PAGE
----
WASHINGTON (Reuters) - The top U.S. auto safety regulator welcomed on Thursday proposals in Congress to sharply boost government powers for forcing vehicle recalls.
David Strickland, administrator of the National Highway Traffic Safety Administration (NHTSA), told lawmakers that recall and other provisions in draft legislation would give the agency significantly more leverage.
“Whether its negotiating with manufacturers or the ability for the agency to move forward in a mandatory fashion — those are the core of what want to achieve,” Strickland said.
“We want to take the risks off the road as quickly as we can,” Strickland said at a House of Representatives Energy and Commerce Committee hearing on the bill.
NHTSA has the authority to force a recall, but the legal process can be lengthy and costly. Regulators commonly negotiate recalls with carmakers, which then act voluntarily to notify vehicle owners.
New auto safety legislation in the House and Senate stems from scrutiny of Toyota Motor Corp recalls of more than 6.5 million vehicles in the United States for unintended acceleration in 2009 and 2010.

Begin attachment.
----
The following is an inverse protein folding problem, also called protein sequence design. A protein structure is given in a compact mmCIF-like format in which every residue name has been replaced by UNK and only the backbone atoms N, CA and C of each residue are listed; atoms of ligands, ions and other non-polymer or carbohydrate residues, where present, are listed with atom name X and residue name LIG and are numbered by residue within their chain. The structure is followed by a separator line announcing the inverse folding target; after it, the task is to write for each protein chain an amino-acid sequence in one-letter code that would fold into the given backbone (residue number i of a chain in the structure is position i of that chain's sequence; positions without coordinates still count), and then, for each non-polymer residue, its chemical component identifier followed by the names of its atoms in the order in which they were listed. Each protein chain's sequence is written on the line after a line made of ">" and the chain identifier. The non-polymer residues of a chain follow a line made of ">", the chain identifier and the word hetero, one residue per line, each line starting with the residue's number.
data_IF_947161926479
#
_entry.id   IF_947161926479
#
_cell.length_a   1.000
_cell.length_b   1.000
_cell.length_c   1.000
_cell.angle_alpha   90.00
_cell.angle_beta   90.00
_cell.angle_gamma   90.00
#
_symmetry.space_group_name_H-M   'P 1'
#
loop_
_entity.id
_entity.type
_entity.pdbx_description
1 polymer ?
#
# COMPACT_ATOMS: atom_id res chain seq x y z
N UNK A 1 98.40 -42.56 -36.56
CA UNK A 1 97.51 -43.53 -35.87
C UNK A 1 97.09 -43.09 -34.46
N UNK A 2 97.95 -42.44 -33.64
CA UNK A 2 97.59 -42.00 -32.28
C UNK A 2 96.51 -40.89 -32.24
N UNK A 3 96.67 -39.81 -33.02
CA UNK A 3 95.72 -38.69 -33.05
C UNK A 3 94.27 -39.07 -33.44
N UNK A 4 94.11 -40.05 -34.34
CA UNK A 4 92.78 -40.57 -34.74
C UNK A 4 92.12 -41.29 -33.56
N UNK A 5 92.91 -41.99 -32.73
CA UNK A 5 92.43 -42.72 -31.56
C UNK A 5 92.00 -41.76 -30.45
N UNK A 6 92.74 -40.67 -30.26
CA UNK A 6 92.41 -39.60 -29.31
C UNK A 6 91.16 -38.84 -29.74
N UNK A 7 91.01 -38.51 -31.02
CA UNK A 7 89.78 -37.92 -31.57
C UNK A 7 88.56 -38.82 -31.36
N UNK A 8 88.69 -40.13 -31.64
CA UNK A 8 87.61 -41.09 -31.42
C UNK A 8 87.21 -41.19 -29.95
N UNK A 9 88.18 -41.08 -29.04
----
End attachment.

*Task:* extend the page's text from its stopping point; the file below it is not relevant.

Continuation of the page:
NHTSA has been criticized by Congress and safety advocates during the Toyota saga for not being tough enough with the Japanese automaker and other companies over the years.
Legislative proposals would permit regulators to force recalls when they determine that doing so would prevent an imminent safety risk.
U.S. and overseas automakers, through their trade groups, told lawmakers that the tough recall provision was overly broad and could wind up restricting the views of manufacturers, possibly making it unconstitutional.
Reporting by John Crawley, editing by Gerald E. McCormick